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PISA Programme for International Student Assessment PISA team Department of Education – Ghent University – Belgium Beijing – July 24-25, 2009

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Presentation on theme: "PISA Programme for International Student Assessment PISA team Department of Education – Ghent University – Belgium Beijing – July 24-25, 2009"— Presentation transcript:

1 PISA Programme for International Student Assessment PISA team Department of Education – Ghent University – Belgium Beijing – July 24-25, ( Partly based on Schleicher, A., 2006)

2 Structure Starting grounds Objectives Samples – Population Quality benchmarks Framework Typical assessment approach National Centres

3 PISA: starting grounds OECD: Organisation for Economical Organisation and Development Basis of PISA: original work of OECD related to statistics and indicators about education –late 1980s –voluntary contributions –Member engagement through networks

4 PISA: starting grounds Network on educational outcomes –Proposal to study educational outcomes –Formally started with 11 members in 1996 –Expanded in 1997 New name PISA Members bear costs and risks –Number of countries grows every PISA edition: 2000, 2003, 2006, 2009, …

5 PISA 2000 OESO-landen: Australië, Oostenrijk, België, Canada, Tsjechische Republiek, Denemarken, Finland, Frankrijk, Duitsland, Griekenland, Hongarije, Ijsland, Ierland, Italië, Japan, Korea, Liechtenstein, Luxemburg, Mexico, Nederland, Nieuw-Zeeland, Noorwegen, Polen, Portugal, Spanje, Zweden, Zwitserland, Verenigd Koninkrijk, Verenigde Staten Partnerlanden (niet-OESO): Albanië, Argentinië, Brazilië, Bulgarije, Chili, Hong Kong-China, Indonesië, Israël, Letland, Voormalige Joegoslavische Republiek Macedonië, Peru, Roemenië, Rusland, Thailand

6 PISA 2003 OESO-landen: Australië, Oostenrijk, België, Canada, Tsjechische Republiek, Denemarken, Finland, Frankrijk, Duitsland, Griekenland, Hongarije, Ijsland, Ierland, Italië, Japan, Korea, Liechtenstein, Luxemburg, Mexico, Nederland, Nieuw-Zeeland, Noorwegen, Polen, Portugal, Slovakije, Spanje, Zweden, Zwitserland, Turkije, Verenigd Koninkrijk, Verenigde Staten Partnerlanden (niet-OESO): Brazilië, Hong Kong-China, Indonesië, Letland, Macao-China, Rusland, Servië & Montenegro, Thailand, Tunesië, Urugay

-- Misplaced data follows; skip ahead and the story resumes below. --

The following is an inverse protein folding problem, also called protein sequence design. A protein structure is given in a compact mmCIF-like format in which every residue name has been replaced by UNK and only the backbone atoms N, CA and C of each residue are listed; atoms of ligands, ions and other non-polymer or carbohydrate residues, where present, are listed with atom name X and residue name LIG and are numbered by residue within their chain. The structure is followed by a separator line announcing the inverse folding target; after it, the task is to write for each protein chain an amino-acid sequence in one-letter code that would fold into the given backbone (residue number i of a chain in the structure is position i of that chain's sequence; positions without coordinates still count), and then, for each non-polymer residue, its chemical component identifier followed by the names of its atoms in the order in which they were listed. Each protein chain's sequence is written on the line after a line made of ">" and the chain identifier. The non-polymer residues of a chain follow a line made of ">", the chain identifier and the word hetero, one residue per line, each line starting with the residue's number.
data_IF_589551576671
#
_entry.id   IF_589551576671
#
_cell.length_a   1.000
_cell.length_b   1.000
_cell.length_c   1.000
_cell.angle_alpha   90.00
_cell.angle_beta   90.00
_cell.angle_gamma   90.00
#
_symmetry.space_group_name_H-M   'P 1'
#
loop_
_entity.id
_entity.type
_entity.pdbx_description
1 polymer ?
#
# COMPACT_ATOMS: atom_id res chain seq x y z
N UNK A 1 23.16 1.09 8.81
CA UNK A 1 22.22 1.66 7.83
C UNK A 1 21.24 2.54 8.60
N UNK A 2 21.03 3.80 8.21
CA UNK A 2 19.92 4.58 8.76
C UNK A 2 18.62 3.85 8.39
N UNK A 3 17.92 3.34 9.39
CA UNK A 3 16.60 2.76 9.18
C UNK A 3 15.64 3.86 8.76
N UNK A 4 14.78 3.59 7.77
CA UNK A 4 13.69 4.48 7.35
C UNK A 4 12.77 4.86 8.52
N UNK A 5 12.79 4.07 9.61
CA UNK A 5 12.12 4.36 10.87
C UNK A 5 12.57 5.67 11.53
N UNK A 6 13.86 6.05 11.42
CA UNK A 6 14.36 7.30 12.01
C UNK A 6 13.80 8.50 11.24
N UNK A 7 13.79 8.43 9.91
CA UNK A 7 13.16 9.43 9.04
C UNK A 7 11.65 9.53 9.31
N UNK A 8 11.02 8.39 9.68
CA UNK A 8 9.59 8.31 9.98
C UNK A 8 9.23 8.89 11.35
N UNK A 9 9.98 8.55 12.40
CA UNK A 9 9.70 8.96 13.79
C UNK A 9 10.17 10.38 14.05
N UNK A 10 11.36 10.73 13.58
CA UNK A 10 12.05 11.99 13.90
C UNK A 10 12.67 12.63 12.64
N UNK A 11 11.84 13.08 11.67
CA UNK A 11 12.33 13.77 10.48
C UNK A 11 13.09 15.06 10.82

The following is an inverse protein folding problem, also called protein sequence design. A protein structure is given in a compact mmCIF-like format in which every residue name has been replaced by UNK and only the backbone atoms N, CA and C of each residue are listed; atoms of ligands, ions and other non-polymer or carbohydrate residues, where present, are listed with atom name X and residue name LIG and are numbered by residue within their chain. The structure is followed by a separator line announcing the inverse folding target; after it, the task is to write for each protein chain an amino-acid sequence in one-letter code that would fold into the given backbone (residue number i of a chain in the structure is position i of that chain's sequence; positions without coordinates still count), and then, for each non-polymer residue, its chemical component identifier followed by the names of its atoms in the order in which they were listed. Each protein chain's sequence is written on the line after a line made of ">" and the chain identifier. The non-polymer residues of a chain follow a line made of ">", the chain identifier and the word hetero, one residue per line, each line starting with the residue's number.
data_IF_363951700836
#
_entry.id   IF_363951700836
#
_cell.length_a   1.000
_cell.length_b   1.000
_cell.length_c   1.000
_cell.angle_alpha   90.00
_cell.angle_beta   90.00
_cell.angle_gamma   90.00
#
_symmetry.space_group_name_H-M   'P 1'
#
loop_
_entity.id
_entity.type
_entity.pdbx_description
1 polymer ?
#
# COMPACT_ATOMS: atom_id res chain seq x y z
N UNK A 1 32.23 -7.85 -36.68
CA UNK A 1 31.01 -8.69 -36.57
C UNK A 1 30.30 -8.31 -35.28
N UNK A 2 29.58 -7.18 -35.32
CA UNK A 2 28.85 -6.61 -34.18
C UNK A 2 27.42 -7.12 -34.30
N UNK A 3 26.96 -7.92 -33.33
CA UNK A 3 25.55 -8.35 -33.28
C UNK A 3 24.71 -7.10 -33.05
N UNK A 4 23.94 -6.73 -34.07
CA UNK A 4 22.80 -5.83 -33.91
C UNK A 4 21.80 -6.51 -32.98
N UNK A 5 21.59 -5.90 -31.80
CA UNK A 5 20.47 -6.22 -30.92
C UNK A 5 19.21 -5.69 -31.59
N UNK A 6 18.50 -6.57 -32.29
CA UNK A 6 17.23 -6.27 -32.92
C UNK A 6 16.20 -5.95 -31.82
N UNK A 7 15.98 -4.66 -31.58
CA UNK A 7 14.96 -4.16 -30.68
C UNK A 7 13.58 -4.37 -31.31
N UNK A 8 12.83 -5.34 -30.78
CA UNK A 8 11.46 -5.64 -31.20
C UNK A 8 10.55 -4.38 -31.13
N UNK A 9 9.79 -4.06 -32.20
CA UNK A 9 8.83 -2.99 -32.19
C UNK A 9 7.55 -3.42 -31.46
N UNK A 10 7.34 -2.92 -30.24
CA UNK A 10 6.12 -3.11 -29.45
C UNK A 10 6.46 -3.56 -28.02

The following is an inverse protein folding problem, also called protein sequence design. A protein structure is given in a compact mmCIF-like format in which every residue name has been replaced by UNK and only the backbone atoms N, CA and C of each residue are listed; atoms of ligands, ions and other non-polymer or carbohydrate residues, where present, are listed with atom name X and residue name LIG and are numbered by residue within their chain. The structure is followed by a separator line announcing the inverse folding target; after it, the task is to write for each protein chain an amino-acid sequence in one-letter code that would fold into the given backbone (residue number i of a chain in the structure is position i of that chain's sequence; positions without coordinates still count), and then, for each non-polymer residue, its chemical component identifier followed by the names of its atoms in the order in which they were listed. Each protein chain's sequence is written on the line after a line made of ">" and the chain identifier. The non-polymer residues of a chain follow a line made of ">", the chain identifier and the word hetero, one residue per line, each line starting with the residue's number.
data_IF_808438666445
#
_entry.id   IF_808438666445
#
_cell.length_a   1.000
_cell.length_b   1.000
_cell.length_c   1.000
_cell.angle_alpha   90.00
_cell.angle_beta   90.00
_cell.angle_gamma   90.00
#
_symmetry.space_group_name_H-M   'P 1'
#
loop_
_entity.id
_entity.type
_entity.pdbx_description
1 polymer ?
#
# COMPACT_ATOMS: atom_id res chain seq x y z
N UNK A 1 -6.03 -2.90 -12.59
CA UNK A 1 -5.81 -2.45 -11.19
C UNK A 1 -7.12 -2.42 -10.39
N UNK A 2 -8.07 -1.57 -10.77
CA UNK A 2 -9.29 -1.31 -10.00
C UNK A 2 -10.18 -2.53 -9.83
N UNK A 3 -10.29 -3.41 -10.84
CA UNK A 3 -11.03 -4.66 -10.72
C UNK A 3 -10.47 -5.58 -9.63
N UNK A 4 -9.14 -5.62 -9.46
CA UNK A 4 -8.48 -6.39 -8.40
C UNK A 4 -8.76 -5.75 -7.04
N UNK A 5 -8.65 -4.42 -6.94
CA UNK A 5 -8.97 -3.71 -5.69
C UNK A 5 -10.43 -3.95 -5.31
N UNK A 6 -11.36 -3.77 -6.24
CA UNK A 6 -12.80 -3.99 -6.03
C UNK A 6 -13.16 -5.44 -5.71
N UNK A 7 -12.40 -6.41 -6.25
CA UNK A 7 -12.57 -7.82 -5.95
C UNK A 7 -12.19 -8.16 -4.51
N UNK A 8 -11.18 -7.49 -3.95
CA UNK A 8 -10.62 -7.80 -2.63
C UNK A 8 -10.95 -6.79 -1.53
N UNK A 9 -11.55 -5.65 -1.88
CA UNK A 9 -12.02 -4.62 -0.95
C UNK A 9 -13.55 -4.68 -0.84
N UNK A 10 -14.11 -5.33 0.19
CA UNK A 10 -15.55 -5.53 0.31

7 PISA 2006 OESO-landen: Australië, Oostenrijk, België, Canada, Tsjechische Republiek, Denemarken, Finland, Frankrijk, Duitsland, Griekenland, Hongarije, Ijsland, Ierland, Italië, Japan, Korea, Luxemburg, Mexico, Nederland, Nieuw- Zeeland, Noorwegen, Polen, Portugal, Slovakije, Spanje, Zweden, Zwitserland, Turkije, Verenigd Koninkrijk, Verenigde Staten Partnerlanden (niet-OESO): Argentinië, Azerbeidzjan, Brazilië, Bulgarije, Chili, Colombia, Kroatië, Estland, Hong Kong-China, Indonesië, Israël, Jordanië, Kyrgyzstan, Letland, Liechtenstein, Litouwen, Macao-China, Qatar, Montenegro, Servië, Roemenië, Rusland, Slovenië, Taipei, Thailand, Tunesië, Uruguay

8 OECD countries participating from PISA 2000 OECD countries participating from PISA from 2003 OECD partner countries participating from PISA 2000 OECD partner countries participating from PISA 2003 OECD partner countries participating from PISA 2006 PISA country participation PISA 2000 (32 countries) PISA 2003 (41 countries) PISA 2006 (57 countries)

9 A three-yearly global educational assessment What did they learn? Performance of 15-year-olds key subject areas, and a range of educational outcomes Additionally: student attitudes to learning, self efficacy beliefs, and learning strategies contextual data from students, schools, parents and systems: policy levers PISA: Objectives See further

10 Comparing performance within and between countries Cross-cultural study Central concept: LITERACY Mathematical literacy Scientific literacy Reading literacy PISA: Objectives

11 Example: scientific literacy Is defined in terms of an individual’s: Scientific knowledge and use of that knowledge to… …identify scientific issues, …explain scientific phenomena, and …draw evidence-based conclusions about science-related issues Understanding of the characteristic features of science as a form of human knowledge and enquiry Awareness of how science and technology shape our material, intellectual and cultural environments Willingness to engage with science-related issues. PISA:Objectives

12 Population of 15 year old pupils National samples Representative samples between 3, ,000 pupils Most federal countries: regional samples e.g., Flanders versus Wallonia within Belgium PISA covers roughly 90% of the world economy. PISA: Population versus samples

13 13 German speaking commmunity Wallonia French speaking commmunity Flanders Dutch speaking commmunity Belgium Federal state (10, inhabitants)

14 PISA sampling requirements Population: all 15-year-olds in school –excludes 15-year-olds out of school –includes 15-year-olds in special education institutions –could exclude up to 5% of 15-year-olds in school difficult to reach (e.g. remote schools) non-participation –few countries fail to reach required sample in 2003 NZ (5.1%), Denmark (5.3%), UK (5.4%), Canada (6.8%), Spain (7.3%), US (7.3%) Sample –minimum of 150 schools per country –two random samples: schools and replacement schools –if school declines, replacement school is invited –requirements set by countries